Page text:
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  • The Origin of Cosmic Rays in the Fermi-LAT Gamma-ray Era

The Origin of Cosmic Rays in the Fermi-LAT Gamma-ray Era

  • March 21, 2024
  • 7:30 PM - 9:00 PM
  • In person at FURMAN UNIVERSITY as well as virtually on Zoom. Link to join the meeting will be sent when you register for the event. Links will be on the bottom of your confirmation email.
  • 56


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NOTE: This meeting will be in person at FURMAN UNIVERSITY, not at the Science Center. Location and Map are listed below:


The stellar graveyard in the Milky Way Galaxy includes the remains of massive stellar explosions, often giving birth to a highly magnetized, rapidly rotating compact stellar core, a pulsar. Energetic pulsars may form a pulsar wind nebula (PWN) through the conversion of rotational energy into a strongly magnetized, relativistic particle outflow. PWNe make up most of the very high energy (VHE, E > 100GeV) Galactic source population detected by Imaging Air Cherenkov Telescopes (IACTs). This VHE emission is generated from the interaction of the most energetic, massive particles known, cosmic rays (CRs). Therefore, PWNe may be responsible for producing Galactic CRs with energy up to ~ 1PeV. The Fermi-LAT is the most sensitive instrument observing the lower-energy (E < 100GeV) gamma-ray sky, where many PWNe are expected to peak. Fermi-LAT data can provide important constraints on the acceleration mechanisms and thus the ability to contribute to the Galactic CR flux. The results of a systematic search to identify PWNe using the Fermi-LAT is presented in addition to a population study exploring evolutionary trends of varying characteristics to guide future PWN surveys.


Dr Jordan L Eagle

Jordan EagleJordan Eagle is a recent PhD graduate from Clemson University, who also completed a predoctoral fellowship in her final three years of her degree at the Harvard & Smithsonian Center for Astrophysics. Eagle's primary interests focus on high energy astrophysics and the origins of the most massive, energetic particles called cosmic rays. Using data from X- and Gamma-ray space telescopes including Chandra, XMM-Newton, and the Fermi-Large Area Telescope, Eagle studies the descendants of massive supernova explosions such as pulsar wind nebulae and supernova remnants to determine their capability to generate cosmic rays. Eagle continues these research efforts as a NASA postdoctoral program fellow at the NASA Goddard Space Flight Center.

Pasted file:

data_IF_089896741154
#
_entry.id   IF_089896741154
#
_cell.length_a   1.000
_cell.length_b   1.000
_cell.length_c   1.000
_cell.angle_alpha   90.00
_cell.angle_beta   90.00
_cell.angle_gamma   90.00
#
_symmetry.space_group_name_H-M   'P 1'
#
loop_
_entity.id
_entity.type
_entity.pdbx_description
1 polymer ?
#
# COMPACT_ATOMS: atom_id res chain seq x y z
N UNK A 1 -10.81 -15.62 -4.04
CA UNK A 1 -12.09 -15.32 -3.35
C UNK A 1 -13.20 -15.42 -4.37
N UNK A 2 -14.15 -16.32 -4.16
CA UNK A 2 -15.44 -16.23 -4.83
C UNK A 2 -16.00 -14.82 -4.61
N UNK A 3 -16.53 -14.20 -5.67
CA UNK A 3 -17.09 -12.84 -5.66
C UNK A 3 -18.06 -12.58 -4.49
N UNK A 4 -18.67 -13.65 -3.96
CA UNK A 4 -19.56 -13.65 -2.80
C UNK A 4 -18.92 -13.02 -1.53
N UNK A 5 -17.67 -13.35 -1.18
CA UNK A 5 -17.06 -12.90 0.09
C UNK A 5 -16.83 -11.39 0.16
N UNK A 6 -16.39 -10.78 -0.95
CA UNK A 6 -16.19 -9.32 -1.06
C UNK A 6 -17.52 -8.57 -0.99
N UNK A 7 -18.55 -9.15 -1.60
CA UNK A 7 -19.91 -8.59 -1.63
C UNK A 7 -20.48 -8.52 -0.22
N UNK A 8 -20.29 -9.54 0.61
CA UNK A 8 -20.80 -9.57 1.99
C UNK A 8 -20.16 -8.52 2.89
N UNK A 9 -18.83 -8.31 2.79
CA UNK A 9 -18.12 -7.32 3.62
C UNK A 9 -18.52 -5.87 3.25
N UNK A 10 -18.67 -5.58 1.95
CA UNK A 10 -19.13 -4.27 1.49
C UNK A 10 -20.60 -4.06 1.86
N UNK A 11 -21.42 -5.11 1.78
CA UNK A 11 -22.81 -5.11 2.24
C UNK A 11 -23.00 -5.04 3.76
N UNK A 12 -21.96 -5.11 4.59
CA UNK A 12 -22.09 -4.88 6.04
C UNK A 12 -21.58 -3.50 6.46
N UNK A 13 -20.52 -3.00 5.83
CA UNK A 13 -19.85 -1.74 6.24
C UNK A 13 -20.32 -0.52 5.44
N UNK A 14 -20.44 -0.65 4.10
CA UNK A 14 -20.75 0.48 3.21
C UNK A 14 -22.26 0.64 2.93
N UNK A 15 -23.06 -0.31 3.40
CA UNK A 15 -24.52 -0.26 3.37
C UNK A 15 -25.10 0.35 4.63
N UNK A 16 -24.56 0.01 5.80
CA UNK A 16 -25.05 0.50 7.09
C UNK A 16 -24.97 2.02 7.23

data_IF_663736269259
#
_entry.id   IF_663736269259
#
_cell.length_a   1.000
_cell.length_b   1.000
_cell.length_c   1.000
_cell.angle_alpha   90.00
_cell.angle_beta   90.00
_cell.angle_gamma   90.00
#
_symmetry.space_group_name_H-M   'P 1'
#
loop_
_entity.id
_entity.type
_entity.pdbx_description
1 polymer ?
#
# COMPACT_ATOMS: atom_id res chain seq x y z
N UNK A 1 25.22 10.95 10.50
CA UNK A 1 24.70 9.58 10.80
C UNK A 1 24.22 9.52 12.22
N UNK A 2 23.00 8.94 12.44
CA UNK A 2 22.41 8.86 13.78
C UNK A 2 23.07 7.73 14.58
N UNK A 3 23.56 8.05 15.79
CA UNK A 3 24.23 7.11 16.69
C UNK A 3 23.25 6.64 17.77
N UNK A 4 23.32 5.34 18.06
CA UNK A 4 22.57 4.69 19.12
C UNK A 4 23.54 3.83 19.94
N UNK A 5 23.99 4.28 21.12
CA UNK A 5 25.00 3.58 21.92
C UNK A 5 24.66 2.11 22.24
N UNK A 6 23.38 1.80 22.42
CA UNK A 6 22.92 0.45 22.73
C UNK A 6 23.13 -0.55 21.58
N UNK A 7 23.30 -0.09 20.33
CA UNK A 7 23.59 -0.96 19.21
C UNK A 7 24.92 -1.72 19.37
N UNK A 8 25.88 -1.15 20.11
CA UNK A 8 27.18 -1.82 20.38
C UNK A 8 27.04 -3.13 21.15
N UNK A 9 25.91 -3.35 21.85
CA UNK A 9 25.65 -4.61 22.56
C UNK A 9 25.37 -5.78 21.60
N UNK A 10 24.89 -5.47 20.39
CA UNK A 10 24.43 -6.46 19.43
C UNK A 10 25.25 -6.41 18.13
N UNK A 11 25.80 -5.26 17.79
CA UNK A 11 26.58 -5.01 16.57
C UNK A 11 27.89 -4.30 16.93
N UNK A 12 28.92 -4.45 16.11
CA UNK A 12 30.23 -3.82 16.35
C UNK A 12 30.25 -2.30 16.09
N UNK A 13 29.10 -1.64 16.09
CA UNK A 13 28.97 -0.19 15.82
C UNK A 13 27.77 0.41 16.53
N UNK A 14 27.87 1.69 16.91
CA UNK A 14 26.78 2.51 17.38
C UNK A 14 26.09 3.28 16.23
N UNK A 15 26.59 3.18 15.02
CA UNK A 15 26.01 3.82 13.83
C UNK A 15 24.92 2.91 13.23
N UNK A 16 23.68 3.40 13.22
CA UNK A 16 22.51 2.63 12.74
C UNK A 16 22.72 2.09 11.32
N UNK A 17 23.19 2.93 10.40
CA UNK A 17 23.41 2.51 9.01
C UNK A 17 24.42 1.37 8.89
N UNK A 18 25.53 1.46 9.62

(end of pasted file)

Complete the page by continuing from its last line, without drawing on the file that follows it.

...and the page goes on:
We will meet in a  classroom in Plyler Hall 222 in the Townes Science Center.  Visitors can park in the South Chapel Lot, which is the parking lot between the Daniel Chapel and the football stadium (park closer to the chapel side – see attached map, follow the red arrow).  The building is across the Mall from the parking lot.  The classroom is on the second floor; there is stair and elevator access near the classroom.

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